- The Washington Times - Tuesday, April 29, 2003

The arrests in Los Angeles of a former FBI agent and his girlfriend, suspected of being a Chinese spy, led three senior members of the Senate Judiciary Committee yesterday to call for public hearings to assess the damage to the nation's counterintelligence network.
Sen. Patrick J. Leahy of Vermont, the panel's ranking Democrat, and Republican Sens. Charles E. Grassley of Iowa and Arlen Specter of Pennsylvania said in a letter to Chairman Orrin G. Hatch, Utah Republican, that concerns raised by the arrests touched on "the national security of the United States."
The senators requested hearings "as soon as possible."
Former FBI Agent James J. Smith, who worked in Chinese counterintelligence, was arrested April 9 in the theft of classified documents that authorities believe may have been sent to the People's Republic of China. He was taken into custody along with Katrina Leung, described by authorities as an FBI "asset" on China.
Mr. Smith, 59, who retired in November 2000, was accused of allowing access to classified information through gross negligence. He was arrested at his home in Westlake Village, near Los Angeles, where he lives with his wife and son. He is free on $250,000 bail.
Mrs. Leung, 49, was arrested by agents at her home in the affluent San Marino area of Los Angeles and charged with obtaining documents concerning the country's national defense for the advantage of a foreign nation. Code-named "Parlor Maid," Mrs. Leung was paid $1.7 million by the FBI over a 20-year period. She is being held without bail.
Mrs. Leung was an active Republican fund-raiser and donor to several Republican candidates and the Republican Party. She reportedly made more than 2,100 contacts with Communist Chinese officials in this country and overseas, reporting her conversations to the FBI.
An FBI affidavit said Mr. Smith routinely debriefed Mrs. Leung "at her residence and on occasion took classified documents there and left them unattended." The affidavit said Mrs. Leung surreptitiously photocopied some of them and that "documents she obtained in this manner have been recovered from her residence."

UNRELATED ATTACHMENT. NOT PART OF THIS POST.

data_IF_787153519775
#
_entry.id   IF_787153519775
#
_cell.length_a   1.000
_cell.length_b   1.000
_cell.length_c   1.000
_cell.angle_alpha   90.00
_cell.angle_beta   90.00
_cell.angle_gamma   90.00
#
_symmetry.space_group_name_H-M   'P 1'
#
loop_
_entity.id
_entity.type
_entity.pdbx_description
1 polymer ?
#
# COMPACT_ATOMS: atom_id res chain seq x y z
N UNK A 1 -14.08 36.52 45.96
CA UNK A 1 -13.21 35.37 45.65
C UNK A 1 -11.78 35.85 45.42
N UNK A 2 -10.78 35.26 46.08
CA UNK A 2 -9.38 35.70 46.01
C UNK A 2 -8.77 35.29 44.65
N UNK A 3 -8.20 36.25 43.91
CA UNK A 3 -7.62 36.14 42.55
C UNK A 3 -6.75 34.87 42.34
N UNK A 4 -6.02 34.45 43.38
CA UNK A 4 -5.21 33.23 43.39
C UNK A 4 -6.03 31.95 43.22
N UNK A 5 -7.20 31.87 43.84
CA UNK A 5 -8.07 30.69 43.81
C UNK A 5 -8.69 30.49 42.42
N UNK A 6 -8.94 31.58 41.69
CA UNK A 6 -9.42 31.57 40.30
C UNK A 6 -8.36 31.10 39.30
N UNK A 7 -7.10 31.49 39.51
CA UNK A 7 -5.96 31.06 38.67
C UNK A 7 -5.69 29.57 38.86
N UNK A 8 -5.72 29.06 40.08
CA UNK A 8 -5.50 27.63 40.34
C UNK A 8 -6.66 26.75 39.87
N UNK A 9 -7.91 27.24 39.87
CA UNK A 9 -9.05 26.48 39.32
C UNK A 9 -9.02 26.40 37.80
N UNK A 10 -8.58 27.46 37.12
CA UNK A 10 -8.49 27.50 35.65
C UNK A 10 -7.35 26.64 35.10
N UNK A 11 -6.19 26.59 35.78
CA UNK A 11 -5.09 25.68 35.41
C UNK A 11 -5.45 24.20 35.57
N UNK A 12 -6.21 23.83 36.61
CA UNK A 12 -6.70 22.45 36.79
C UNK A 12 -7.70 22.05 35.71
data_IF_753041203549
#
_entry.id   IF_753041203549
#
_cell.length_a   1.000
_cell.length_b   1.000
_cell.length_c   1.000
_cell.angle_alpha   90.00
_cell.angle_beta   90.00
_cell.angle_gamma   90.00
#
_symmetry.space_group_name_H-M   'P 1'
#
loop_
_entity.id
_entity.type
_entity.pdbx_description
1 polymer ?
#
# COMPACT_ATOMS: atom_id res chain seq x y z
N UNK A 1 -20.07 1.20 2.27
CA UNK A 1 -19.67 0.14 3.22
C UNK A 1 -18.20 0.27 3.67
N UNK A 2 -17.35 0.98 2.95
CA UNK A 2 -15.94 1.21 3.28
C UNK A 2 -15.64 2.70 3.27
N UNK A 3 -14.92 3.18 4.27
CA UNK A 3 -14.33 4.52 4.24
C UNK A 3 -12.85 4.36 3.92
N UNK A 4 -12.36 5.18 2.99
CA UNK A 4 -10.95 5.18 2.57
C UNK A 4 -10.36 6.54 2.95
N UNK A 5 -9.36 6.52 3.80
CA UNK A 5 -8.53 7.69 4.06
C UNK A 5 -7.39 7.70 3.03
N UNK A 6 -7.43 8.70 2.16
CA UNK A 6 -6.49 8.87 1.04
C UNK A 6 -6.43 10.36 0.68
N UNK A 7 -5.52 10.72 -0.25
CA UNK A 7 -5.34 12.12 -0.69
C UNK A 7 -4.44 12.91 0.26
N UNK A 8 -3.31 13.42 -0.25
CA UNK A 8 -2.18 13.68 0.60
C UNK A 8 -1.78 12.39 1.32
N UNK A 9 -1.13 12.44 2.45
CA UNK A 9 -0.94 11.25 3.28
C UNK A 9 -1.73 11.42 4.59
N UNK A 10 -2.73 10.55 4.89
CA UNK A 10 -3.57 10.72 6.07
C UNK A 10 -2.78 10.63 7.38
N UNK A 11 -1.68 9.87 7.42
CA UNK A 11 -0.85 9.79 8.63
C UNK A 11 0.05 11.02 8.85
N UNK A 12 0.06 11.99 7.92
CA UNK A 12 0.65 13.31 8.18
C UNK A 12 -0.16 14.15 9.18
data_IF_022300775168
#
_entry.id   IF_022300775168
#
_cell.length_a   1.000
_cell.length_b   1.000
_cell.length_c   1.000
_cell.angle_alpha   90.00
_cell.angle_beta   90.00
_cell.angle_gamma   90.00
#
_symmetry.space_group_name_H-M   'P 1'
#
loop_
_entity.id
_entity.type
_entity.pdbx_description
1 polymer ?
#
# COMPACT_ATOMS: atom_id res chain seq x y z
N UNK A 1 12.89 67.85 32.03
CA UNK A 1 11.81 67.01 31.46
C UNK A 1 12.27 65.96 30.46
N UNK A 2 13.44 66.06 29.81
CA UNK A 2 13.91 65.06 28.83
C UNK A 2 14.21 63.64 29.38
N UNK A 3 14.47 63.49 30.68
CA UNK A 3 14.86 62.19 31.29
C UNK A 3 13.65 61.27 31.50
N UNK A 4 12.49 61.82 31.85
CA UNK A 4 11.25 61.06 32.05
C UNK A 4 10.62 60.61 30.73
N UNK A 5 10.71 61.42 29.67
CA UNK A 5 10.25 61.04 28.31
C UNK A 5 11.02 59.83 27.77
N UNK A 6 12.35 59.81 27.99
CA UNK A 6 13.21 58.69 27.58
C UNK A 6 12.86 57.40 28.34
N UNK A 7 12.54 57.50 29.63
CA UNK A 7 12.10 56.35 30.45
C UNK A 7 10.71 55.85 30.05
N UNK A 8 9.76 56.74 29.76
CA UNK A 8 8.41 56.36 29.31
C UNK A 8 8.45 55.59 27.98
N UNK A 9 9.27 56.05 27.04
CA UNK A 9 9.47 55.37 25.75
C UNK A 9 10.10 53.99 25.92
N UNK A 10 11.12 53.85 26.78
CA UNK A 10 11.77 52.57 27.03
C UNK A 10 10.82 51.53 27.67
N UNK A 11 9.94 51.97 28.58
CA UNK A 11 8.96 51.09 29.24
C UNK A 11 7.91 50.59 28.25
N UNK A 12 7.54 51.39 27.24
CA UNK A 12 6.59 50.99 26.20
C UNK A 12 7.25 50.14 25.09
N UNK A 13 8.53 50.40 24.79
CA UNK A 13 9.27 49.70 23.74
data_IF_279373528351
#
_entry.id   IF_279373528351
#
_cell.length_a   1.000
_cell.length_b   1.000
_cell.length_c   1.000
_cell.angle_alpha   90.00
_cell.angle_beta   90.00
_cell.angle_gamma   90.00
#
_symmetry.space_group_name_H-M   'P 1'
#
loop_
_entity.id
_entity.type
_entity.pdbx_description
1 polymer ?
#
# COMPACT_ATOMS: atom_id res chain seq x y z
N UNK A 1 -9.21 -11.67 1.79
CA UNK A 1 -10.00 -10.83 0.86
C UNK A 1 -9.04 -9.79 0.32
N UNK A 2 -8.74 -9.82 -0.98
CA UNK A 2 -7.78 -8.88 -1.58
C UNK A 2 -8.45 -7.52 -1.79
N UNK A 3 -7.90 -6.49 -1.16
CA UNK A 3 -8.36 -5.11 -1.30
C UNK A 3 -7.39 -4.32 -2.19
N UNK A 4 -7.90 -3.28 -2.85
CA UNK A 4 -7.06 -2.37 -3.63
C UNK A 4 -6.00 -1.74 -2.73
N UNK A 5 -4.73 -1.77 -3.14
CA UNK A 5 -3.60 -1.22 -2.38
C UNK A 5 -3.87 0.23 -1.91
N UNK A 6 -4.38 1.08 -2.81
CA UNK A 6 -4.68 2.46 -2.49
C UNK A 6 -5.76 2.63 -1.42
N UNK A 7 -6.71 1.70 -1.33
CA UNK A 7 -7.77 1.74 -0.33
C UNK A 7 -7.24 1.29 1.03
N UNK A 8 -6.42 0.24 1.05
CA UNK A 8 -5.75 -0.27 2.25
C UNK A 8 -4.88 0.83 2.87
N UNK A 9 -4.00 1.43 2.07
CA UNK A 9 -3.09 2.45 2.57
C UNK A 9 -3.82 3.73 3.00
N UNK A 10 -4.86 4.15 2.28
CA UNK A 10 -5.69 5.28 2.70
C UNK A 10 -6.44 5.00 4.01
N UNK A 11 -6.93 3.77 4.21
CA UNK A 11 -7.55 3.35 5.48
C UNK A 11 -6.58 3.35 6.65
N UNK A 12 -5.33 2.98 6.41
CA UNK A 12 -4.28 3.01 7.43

A second former FBI agent who worked in counterintelligence also has admitted having an affair with Mrs. Leung.
William Cleveland Jr., 60, the son of a former FBI assistant director, acknowledged the affair in a letter of resignation as chief of security at the Lawrence Livermore National Laboratory in California, where he worked since his 1993 retirement from the FBI. He has not been charged.
Authorities said Mr. Cleveland told his FBI supervisors he had obtained a tape of Mrs. Leung speaking with a Chinese intelligence agent in 1991, a conversation in which she was acting on her own. He also told Mr. Smith about the conversation and, according to court records, was told that the problem had been addressed.
Mr. Cleveland was assigned to the FBI's San Francisco Field Office in Chinese counterintelligence. The Livermore facility where he was employed is operated by the University of California and is one of the nation's major nuclear-weapons development laboratories.
Mr. Hatch's spokesman, Adam Elggren, did not return a call for comment.
In their letter, the senators said recent decisions by Attorney General John Ashcroft to relax Justice Department guidelines in the handling of confidential informants forced the committee to "ascertain whether or not there is a need to revisit those decisions made without notice or consultation with this committee in light of the revelations in the Los Angeles case."
"We certainly do not wish to interfere in any way with the conduct of an ongoing investigation. However, while the Department of Justice works to prosecute any wrongdoers in the Los Angeles case, we believe it is incumbent on the Judiciary Committee to examine whether there are larger security issues that continue to persist," they said.
"If even a portion of the allegations raised in the public affidavit are true, we cannot afford to wait until yet another breach of national security occurs before we work with the FBI to improve security and the handling of confidential informants," they said.
During the weekend, Sen. Joseph I. Lieberman, Connecticut Democrat and a 2004 presidential candidate, also asked for a Justice Department and FBI investigation, saying he wants to know whether any of Mrs. Leung's contributions to Republican campaigns came from the Chinese government.



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